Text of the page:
Conservative Spotlight: Jack Cashill


With the exception of 9/11, the U.S. government seems to have a policy of downplaying terrorist attacks against American targets. Our responses to such attacks as those on U.S. embassies in Africa and the USS Cole were weak during the Clinton Administration, and consisted primarily of bombing a harmless drug factory in the Sudan and blowing up a supposed terrorist training camp in Afghanistan. The Muslim terrorists who killed patrons at the Israeli airline’s counter in Los Angeles and who murdered fellow soldiers of the 101st Airborne Division have not been labeled as such by the government or the mainstream media, even in the post-9/11 environment. Reporter Jack Cashill thinks that TWA Flight 800 could have been one of those terrorist attacks ignored by people in authority.

In light of what he argues is new evidence that has come to light since 9/11, Cashill co-authored a book with James Sanders called First Strike: TWA Flight 800 and the Attack on America (WMD Books, 2003). On July 17, 1996, Flight 800 crashed off Long Island, and, Cashill says, statements from government officials as the investigation into the crash proceeded pointed to foul play rather than mechanical failure-at first.

For example, the New York Times reported Aug. 14, 1996, that investigators had “concluded that the center fuel tank caught fire as many as 24 seconds after the initial blast that split apart the plane, a finding, the book argues, that deals a serious blow to the already remote possibility that a mechanical accident caused the crash. . . . Now that investigators say they think the center fuel tank did not explode, they say the only good explanations remaining are that a bomb or a missile brought down the plane.” But after high-level Clinton Administration officials such as Deputy Atty. Gen. Jamie Gorelick got involved in the investigation, said Cashill, the tone changed to one of mechanical failure after all.

“Clinton was facing re-election that year,” he said. “He didn’t necessarily want to deal with a terrorist attack. The Atlanta Olympic bombing also took place that summer, and that wasn’t called terrorism either.”

First Strike begins with a quote from prominent terrorism expert and Osama bin Laden scholar Yossef Bodansky: “The case of TWA 800 served as a turning point because of Washington’s determination and to a great extent ability to suppress terrorist explanations and ‘float’ mechanical failure theories. To avoid such suppression after future strikes, terrorism-sponsoring states would raise the ante so that the West cannot ignore them.”

Cashill and Sanders point to what they contend are the many problems in the government’s investigation into Flight 800’s fate, such as important pieces of physical evidence that were found and then lost, key witnesses quoted by investigators who later claimed that they never said what was attributed to them, the 270 people who say they saw something going up toward the plane, the testimony of FAA radar technicians who saw an object converging on Flight 800 before the crash, and the large number of naval vessels that were in the area at the time of Flight 800’s crash. The authors advance a new theory that they insist covers the known facts better than previous ones. They contend that a missile shot down another, small plane near Flight 800, bringing down the latter as well. A mistake by the Navy, as many people thought at the time? Or was the small plane deliberately shot down? Was the small plane just in the wrong place at the wrong time or was it flown by terrorists? Pilots for U.S. Air Flight 217 reported a near midair collision with a small plane shortly before Flight 800 crashed.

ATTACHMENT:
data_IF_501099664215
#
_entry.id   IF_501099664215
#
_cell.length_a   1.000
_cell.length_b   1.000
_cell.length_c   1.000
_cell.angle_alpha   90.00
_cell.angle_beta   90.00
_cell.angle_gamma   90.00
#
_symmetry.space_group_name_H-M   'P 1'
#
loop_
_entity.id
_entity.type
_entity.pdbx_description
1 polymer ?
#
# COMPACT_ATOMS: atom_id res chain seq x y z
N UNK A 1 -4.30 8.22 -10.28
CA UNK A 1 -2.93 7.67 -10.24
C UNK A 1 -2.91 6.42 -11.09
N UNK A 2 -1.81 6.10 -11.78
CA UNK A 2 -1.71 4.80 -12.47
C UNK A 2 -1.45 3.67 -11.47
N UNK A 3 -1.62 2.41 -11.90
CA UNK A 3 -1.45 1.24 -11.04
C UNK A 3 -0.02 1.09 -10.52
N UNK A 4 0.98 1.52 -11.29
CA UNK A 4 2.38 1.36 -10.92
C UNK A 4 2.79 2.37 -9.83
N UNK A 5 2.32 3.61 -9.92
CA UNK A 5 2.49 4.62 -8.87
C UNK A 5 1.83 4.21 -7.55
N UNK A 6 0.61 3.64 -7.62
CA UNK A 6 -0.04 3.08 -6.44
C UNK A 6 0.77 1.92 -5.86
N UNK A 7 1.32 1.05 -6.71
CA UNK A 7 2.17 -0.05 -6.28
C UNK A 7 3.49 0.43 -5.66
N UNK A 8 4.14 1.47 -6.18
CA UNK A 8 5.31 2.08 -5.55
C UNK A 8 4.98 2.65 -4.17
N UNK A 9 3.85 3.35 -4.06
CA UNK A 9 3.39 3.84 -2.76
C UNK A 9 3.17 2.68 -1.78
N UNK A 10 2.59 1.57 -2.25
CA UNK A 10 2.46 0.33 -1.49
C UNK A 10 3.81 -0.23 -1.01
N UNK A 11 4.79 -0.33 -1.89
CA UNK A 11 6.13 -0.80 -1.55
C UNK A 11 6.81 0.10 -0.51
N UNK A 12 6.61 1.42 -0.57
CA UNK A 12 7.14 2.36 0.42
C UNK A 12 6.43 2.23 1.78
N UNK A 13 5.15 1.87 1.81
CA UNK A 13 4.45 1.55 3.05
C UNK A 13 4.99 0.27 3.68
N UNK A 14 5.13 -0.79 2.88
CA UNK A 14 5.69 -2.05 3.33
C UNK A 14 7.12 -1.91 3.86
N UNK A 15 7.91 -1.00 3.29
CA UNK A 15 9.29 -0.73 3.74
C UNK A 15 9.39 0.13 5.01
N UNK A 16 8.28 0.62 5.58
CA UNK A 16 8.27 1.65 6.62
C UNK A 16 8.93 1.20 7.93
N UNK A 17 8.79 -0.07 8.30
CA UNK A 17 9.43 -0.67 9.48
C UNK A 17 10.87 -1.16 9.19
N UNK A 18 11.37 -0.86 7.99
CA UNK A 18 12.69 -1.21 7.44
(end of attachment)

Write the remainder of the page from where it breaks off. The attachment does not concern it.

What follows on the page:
“Two Clinton appointees were at the top of the National Transportation Safety Board,” one of the lead agencies that investigated the crash, noted Cashill.

Cashill, executive editor of a Kansas City region business magazine called Ingram’s, has written for the Wall Street Journal, the Washington Post, and the Weekly Standard. With a Ph.D. in American Studies from Purdue, Cashill has taught as an adjunct professor and produced several video documentaries, the latest of which is “The Holocaust Through Our Own Eyes” featuring dozens of survivors.

Cashill’s next book is on Ron Brown, Clinton’s Commerce secretary whose corruption was extraordinary even by the low standards set by that administration. “He was the international bag man for Clinton,” Cashill says. The book, due next spring, is being written using information from close confidants of Brown, he says. And Cashill is working on another aspect of the life and death of Brown, who died in a mysterious plane crash in Croatia in that same election year of 1996: “The plane crash could have been terrorism,” Cashill said. “Right now, there is no explanation for why that plane crashed.”

Cashill may be reached at Ingram’s Magazine, Show-Me Publishing, Inc., P.O. Box 411356, Kansas City, Mo. 64141-1356 (816-842-9994).


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